The World's Thrill Is Gone Too
Chris Matthews might be the only person left in the whole world who still has a tingle running up his leg when he hears Obama.
When presidential candidate Barack Obama swept into Europe in 2008, television screens showed massive, adoring crowds. But the latest TV images from abroad are far more ominous: mobs in the Muslim world besieging U.S. embassies, torching American flags and even burning Obama himself in effigy.
The two sets of images show a gap between aspirations and reality: A president who is popular overseas has not managed to radically transform America’s standing in the world through the illuminating force of his biography or personality.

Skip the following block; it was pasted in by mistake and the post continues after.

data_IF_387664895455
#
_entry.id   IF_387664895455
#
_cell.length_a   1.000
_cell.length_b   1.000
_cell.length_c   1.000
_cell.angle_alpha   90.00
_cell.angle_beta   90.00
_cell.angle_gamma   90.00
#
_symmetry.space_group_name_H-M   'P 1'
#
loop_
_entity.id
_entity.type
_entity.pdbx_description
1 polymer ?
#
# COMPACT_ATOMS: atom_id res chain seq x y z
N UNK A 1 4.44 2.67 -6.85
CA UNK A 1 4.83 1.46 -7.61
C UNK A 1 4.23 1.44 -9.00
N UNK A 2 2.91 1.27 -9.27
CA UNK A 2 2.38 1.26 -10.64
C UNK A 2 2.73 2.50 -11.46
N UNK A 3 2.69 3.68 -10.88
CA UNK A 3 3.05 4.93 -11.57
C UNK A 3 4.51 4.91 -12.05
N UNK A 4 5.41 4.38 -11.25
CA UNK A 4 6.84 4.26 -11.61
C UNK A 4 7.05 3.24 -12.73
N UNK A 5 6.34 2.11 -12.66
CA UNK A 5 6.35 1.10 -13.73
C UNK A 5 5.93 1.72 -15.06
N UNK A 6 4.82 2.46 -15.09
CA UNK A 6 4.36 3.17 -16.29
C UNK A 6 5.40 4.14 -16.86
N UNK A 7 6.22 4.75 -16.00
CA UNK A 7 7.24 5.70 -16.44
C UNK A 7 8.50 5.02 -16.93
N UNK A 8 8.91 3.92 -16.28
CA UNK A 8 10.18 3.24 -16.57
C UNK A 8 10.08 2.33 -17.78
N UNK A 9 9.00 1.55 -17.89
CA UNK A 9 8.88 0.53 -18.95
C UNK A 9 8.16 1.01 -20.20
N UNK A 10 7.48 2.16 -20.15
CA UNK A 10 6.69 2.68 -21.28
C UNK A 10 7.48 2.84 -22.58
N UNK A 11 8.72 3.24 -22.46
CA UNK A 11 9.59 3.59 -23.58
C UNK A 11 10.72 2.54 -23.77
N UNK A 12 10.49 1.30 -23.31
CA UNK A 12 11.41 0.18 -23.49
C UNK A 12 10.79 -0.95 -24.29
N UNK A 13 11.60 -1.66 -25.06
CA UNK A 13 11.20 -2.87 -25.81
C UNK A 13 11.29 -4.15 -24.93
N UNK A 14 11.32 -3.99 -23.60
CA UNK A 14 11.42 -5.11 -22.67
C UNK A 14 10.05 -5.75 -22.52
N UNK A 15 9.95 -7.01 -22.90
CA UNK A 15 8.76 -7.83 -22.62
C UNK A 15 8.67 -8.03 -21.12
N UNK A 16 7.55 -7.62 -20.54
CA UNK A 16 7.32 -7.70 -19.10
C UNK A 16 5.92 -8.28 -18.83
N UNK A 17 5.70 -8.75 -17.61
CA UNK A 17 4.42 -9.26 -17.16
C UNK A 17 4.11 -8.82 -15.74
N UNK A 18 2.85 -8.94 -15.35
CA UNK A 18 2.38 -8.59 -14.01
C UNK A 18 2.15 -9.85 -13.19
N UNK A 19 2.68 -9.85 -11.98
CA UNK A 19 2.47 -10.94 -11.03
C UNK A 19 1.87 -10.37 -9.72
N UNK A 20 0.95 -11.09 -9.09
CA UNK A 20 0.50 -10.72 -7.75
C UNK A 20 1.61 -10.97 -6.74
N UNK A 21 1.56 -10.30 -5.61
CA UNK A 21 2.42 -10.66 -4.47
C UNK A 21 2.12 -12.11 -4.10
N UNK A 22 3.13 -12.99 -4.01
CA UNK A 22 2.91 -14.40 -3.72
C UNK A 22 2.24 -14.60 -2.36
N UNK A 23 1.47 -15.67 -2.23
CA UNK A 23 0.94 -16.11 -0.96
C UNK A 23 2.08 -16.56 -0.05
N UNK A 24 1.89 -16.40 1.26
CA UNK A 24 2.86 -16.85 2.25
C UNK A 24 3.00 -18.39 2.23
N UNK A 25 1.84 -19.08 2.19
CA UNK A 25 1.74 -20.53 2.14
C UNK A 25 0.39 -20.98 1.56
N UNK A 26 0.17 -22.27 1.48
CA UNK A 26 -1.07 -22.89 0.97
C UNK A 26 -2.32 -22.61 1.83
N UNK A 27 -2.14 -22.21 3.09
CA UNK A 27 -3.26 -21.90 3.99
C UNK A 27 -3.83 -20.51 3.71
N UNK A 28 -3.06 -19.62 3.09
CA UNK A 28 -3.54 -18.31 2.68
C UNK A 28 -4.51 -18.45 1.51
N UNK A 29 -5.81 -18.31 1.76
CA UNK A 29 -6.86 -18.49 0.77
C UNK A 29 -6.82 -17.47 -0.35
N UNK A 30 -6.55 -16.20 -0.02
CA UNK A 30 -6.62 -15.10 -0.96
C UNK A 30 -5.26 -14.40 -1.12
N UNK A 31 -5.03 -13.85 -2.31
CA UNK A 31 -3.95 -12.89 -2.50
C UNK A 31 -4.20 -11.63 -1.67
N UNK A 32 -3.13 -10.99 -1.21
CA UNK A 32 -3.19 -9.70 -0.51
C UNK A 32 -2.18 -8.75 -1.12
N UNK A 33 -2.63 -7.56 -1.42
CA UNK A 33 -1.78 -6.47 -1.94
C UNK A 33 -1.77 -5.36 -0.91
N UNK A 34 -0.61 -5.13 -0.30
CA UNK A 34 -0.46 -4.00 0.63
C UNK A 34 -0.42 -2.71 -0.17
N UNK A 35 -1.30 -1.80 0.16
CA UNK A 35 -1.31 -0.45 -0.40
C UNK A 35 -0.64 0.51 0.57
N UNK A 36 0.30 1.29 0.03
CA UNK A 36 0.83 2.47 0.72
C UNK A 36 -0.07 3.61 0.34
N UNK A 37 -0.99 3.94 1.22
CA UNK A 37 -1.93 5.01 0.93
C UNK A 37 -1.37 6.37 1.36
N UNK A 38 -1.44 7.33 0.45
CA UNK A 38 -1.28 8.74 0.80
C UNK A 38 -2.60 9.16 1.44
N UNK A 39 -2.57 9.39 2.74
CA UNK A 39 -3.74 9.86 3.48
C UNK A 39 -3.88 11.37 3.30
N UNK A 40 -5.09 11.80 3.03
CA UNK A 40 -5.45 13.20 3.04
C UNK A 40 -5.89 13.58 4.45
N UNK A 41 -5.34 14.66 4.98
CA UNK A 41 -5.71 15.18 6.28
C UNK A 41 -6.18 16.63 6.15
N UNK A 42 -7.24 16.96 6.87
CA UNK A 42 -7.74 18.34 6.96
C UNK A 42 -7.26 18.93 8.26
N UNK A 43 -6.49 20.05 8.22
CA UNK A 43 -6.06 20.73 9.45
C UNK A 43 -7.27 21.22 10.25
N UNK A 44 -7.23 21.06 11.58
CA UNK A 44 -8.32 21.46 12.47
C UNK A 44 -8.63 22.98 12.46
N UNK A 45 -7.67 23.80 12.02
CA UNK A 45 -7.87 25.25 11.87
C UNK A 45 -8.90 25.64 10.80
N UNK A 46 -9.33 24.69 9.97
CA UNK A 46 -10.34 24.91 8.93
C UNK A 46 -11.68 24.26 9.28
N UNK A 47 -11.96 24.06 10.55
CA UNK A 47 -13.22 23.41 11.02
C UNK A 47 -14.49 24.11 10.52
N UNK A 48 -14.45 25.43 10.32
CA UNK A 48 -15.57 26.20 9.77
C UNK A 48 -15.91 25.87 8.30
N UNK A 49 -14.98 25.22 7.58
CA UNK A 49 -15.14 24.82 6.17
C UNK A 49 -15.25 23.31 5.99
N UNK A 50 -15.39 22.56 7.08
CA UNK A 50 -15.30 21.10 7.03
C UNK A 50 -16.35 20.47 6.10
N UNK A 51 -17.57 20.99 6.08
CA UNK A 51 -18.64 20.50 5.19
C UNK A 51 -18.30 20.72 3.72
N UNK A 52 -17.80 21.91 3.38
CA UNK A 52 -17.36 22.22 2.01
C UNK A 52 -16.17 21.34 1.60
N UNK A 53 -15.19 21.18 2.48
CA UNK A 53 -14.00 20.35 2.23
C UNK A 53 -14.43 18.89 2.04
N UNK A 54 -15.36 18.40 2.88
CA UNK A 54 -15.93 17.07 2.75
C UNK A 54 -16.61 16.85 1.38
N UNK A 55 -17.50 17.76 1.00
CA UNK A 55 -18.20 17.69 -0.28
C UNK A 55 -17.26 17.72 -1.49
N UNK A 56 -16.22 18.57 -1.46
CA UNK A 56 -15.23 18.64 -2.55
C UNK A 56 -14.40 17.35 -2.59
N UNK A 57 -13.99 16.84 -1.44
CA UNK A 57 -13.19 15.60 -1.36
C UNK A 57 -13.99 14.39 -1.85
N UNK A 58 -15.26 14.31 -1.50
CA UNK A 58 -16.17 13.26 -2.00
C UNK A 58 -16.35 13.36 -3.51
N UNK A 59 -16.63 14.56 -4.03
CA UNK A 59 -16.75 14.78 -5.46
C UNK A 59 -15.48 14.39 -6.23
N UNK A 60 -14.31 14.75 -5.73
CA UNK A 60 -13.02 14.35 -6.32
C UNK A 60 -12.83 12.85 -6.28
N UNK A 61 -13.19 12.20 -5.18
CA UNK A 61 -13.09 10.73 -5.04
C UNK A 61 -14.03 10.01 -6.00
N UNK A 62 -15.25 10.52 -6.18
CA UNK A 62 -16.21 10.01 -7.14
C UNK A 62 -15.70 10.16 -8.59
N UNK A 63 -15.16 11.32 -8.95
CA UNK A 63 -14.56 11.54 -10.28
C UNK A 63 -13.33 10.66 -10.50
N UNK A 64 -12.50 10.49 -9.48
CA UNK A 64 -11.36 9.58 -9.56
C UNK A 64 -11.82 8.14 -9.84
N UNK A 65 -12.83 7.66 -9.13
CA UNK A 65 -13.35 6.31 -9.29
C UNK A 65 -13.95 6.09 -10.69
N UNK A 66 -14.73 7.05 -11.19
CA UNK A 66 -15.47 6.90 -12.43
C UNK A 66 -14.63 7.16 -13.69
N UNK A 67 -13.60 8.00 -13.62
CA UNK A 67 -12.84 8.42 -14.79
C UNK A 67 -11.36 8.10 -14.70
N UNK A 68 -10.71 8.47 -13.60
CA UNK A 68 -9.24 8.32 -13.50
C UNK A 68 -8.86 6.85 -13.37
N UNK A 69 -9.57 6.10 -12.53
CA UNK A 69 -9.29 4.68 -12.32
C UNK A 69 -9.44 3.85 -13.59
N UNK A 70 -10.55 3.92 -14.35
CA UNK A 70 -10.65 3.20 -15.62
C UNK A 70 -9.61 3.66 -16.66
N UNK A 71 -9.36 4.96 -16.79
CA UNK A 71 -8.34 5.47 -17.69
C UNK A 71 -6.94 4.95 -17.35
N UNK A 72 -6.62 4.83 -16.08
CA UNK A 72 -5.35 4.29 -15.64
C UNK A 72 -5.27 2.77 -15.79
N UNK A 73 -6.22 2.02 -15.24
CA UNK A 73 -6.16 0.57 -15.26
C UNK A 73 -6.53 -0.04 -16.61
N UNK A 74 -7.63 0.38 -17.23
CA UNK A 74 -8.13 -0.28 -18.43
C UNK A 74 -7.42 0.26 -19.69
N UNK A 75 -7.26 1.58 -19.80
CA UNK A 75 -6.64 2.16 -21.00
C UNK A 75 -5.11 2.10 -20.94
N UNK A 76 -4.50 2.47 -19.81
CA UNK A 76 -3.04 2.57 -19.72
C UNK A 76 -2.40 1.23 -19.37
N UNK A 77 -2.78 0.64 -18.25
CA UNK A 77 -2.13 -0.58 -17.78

For many Democrats, the promise Obama held in that regard was part of his appeal in 2008 — a rejection of the jingoism of George W. Bush’s presidency in favor of a cosmopolitan newcomer. And Obama himself fueled those hopes.
“I truly believe that the day I’m inaugurated, not only does the country look at itself differently, but the world looks at America differently,” Obama told New Hampshire Public Radio in 2007. “If I’m reaching out to the Muslim world, they understand that I’ve lived in a Muslim country and, I may be a Christian, but I also can understand their point of view. … I’m intimately concerned with what happens in these countries and the cultures and the perspectives that these folks have, and those are powerful tools to be able to reach out to the world.”